Somewhere right now, a frustrated CIO is grappling with the fallout of a cloud migration journey gone wrong.
Research shows that one in three cloud transitions fail, and just a quarter of projects are completed on schedule. These grim statistics highlight the many complexities involved and underscore the importance of planning a well-thought-out cloud migration strategy before the undertaking.
|“In an era where 90% of businesses are on the cloud, a well-executed migration strategy is no longer optional; it’s a competitive necessity.” ~Jeremy Wanamaker, CEO of Complete Network|
Working with a qualified managed services provider (MSP) ranks as one of the most direct routes to cloud migration success since they have the experience and best practices to minimize disruptions and maximize efficiency.
What follows is a migration framework that features eight “must-haves” that we focus on when helping our clients through their cloud transitions.
It’s critical that you have a documented, time-tested strategy in place before you start the technical steps involved in your migration.
We’ve split this framework into eight key pillars. Each is crucial in supporting the overall effectiveness of your cloud migration strategy. The idea is to use these pillars to capture better the complete picture of what is required to attain migration success.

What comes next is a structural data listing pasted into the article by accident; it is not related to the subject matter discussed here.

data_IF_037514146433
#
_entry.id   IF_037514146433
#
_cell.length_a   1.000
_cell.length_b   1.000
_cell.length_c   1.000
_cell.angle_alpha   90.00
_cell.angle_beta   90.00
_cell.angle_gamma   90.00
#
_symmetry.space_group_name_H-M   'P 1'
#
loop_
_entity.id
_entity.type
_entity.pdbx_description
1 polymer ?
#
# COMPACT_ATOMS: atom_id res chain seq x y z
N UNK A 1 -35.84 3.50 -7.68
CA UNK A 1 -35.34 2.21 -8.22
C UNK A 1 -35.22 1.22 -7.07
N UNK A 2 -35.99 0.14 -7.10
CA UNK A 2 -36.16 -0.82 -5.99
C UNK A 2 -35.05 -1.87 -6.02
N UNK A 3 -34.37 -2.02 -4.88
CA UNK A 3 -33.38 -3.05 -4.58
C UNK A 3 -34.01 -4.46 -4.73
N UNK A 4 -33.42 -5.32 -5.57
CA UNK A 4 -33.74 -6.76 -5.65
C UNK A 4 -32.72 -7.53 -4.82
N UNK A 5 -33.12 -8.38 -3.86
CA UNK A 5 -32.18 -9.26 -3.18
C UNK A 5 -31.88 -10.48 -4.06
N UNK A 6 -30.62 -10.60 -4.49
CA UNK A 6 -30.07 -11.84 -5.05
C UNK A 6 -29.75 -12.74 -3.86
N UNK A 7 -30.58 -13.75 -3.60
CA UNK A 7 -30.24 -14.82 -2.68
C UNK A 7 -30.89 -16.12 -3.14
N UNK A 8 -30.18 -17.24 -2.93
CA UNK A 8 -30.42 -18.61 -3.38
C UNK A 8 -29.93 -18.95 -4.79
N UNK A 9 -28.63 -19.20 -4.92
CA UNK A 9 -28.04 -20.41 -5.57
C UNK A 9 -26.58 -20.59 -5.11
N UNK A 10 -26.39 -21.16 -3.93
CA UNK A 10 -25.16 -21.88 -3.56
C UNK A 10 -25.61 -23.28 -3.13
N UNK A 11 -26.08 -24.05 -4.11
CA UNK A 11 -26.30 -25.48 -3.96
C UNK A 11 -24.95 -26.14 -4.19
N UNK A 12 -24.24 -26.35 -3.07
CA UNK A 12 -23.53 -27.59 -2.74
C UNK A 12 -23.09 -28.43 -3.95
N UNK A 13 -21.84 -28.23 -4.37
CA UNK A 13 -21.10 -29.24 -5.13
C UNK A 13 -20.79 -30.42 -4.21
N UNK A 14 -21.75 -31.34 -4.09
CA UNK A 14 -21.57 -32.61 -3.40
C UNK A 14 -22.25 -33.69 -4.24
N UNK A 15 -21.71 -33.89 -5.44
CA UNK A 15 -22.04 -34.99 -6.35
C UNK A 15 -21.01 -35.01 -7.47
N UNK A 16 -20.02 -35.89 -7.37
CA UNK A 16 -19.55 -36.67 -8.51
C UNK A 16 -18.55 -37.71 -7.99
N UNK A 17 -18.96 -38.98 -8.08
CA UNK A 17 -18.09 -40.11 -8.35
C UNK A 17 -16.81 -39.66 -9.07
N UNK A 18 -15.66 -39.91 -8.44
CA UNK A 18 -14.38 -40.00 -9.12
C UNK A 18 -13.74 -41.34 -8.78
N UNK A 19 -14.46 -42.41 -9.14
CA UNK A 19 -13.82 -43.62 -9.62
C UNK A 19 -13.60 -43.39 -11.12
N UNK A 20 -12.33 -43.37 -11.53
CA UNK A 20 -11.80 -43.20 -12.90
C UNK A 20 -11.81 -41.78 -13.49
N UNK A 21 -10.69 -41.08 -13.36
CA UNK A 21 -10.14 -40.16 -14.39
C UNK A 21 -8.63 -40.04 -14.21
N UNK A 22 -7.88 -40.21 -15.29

Through our years of experience helping clients migrate to the cloud, we’ve found that the most successful migrations are those that begin with stakeholders establishing lucid and tangible business outcomes.
This starts with representatives from every key department, accounting, marketing/sales, HR, IT, and executive leadership coming together to achieve consensus regarding the organization’s end goals as it moves to the cloud.
Here are the essential questions to ask:
1) What exactly are we trying to achieve?
2) What is the business case for the transition?
Is the organization motivated to enhance financial performance? Business agility? Customer engagement? IT reliability? Establish a broader reach? Whatever your desired outcomes, they must be transparent, succinct, and endorsed by all stakeholders.
Reaching consensus helps you define measurable outcomes. It also guides you during the infrastructure planning phase in determining the models, cloud services, architectures, and cloud platforms that are most appropriate for your deployment case.
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Once your business outcomes are clear, you’ll want to decide who’s going to be responsible for what.
Dividing the various migration tasks into three primary steps and building a team for each step works best. Depending on your staffing and organizational maturity, employees may participate in multiple teams, but they should assume only one dedicated role within each team.